On the other hand, I seldom plan out much more than I really need; in fact, usually, I find that I haven't thought about nearly enough options. Somewhere along the way, there's always the player who wants to blow up the building with the entire group (including himself) in it, which actually happened in our last game session.

Moritz
10-17-2007, 07:39 AM
Sometimes I have an idea about a major event, a goal, or a basic direction, but it rarely happens that way, and I'm often surprised when pieces of the story come together all on their own.
So, I resign myself to let the winds of change have their way and enjoy the ride.

I'm totally with Ron here. I create (or choose from a prior creation) the world before the campaign begins and then like most college campus buildings, just pull stuff out of the aether and let it land where it will. I consider it channeling from another reality, or pulling from the collective unconscious :) - I'm the medium in which to convey the story to the players. Carl Jung would be proud.

MajereNoir
10-17-2007, 10:45 AM
I realize only 9 people have responded to the survey so far, but I'm frankly amazed that the vast majority agree with me that they only detail major things and let the rest fall as it may.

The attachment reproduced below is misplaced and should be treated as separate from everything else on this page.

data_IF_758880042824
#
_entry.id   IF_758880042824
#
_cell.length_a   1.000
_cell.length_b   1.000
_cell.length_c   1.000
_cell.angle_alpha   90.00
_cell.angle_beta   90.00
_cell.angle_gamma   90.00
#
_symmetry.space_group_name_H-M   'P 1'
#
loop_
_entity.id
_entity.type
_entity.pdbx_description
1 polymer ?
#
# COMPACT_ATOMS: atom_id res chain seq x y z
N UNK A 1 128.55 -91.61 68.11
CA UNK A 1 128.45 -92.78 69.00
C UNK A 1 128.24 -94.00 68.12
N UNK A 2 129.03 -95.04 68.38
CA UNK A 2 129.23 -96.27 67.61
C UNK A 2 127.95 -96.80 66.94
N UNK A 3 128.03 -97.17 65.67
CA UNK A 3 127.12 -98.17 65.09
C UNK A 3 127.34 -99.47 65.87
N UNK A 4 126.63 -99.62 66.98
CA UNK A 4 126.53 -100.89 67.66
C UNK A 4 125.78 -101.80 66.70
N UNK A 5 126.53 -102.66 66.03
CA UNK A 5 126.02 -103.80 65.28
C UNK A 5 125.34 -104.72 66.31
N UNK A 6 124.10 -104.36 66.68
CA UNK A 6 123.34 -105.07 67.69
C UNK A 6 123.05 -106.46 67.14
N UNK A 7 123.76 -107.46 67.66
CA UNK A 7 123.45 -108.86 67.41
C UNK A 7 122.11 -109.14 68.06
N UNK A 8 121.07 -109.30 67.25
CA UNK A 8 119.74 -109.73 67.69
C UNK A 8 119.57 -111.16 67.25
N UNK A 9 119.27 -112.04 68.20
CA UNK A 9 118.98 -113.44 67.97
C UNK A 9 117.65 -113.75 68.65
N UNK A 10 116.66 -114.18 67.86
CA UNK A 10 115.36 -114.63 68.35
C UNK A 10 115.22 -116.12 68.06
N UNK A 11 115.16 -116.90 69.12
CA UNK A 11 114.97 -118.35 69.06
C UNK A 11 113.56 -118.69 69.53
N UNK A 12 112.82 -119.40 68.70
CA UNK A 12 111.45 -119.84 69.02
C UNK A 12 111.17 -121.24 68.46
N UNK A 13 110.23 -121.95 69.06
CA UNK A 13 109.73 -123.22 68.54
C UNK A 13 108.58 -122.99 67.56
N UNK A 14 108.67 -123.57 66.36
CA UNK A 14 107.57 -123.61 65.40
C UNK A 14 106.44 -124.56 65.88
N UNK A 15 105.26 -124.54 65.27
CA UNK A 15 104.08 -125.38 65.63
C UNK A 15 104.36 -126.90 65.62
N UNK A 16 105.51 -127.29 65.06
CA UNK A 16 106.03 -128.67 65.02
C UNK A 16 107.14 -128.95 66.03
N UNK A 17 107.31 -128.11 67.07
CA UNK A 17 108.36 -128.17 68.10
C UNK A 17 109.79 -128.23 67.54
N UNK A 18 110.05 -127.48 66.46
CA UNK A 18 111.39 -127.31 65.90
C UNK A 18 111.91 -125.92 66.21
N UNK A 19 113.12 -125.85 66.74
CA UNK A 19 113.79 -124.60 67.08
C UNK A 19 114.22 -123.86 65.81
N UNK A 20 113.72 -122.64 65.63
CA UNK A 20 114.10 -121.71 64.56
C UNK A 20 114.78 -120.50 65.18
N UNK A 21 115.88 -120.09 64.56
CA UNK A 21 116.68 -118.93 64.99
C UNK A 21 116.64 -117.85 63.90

I always kinda thought this made me a lazy DM (hehe) but it seems I'm in good company! I used to try and make up a lot of detail, but I'd never get to use it... as invariably my players throw me for a complete loop (or the party turns evil and decides to kill the captives instead of set them free... I can't tell you how many times something like that has happened).

Alas, now, like PhishStyx there, I just make a boatload of NPCs, a couple of encounter hooks that they can take or leave, and let my players do whatever they want. And I, too, have found that most NPCs need full stats 'cause PCs have essentially got a license to kill and you never know when they're going to strike!

MortonStromgal
10-17-2007, 02:07 PM
Mostly I dont plan much of anything for the whole campaign. I may plan 1-5 events that happen and some major npcs motives, however some systems (like 3.5) I plan a whole lot more just because there is too much stuff for my poor brain to remember. :rolleyes:

PhishStyx
10-17-2007, 02:39 PM
Alas, now, like PhishStyx there, I just make a boatload of NPCs, a couple of encounter hooks that they can take or leave, and let my players do whatever they want. And I, too, have found that most NPCs need full stats 'cause PCs have essentially got a license to kill and you never know when they're going to strike!


Well, there's a big difference in the amount of number crunching that goes into my NPC's and a GURPS or D&D NPC.

Take this guy in Unisystem for instance:
http://www.penandpapergames.com/userpages/showentry.php?e=37

vs. a D&D NPC:
http://www.penandpapergames.com/userpages/showentry.php?e=33&catid=5

I used to play Palladium and that took tons of time and math (addition mostly), and before that 1st edition AD&D, which was nearly as bad.

What's funny is that I'm about to get into a version of Unisystem with even shorter NPC sheets, where I don't actually roll in game for NPC actions. They're all pre-rolled for me. Still not sure if I'm going to like that.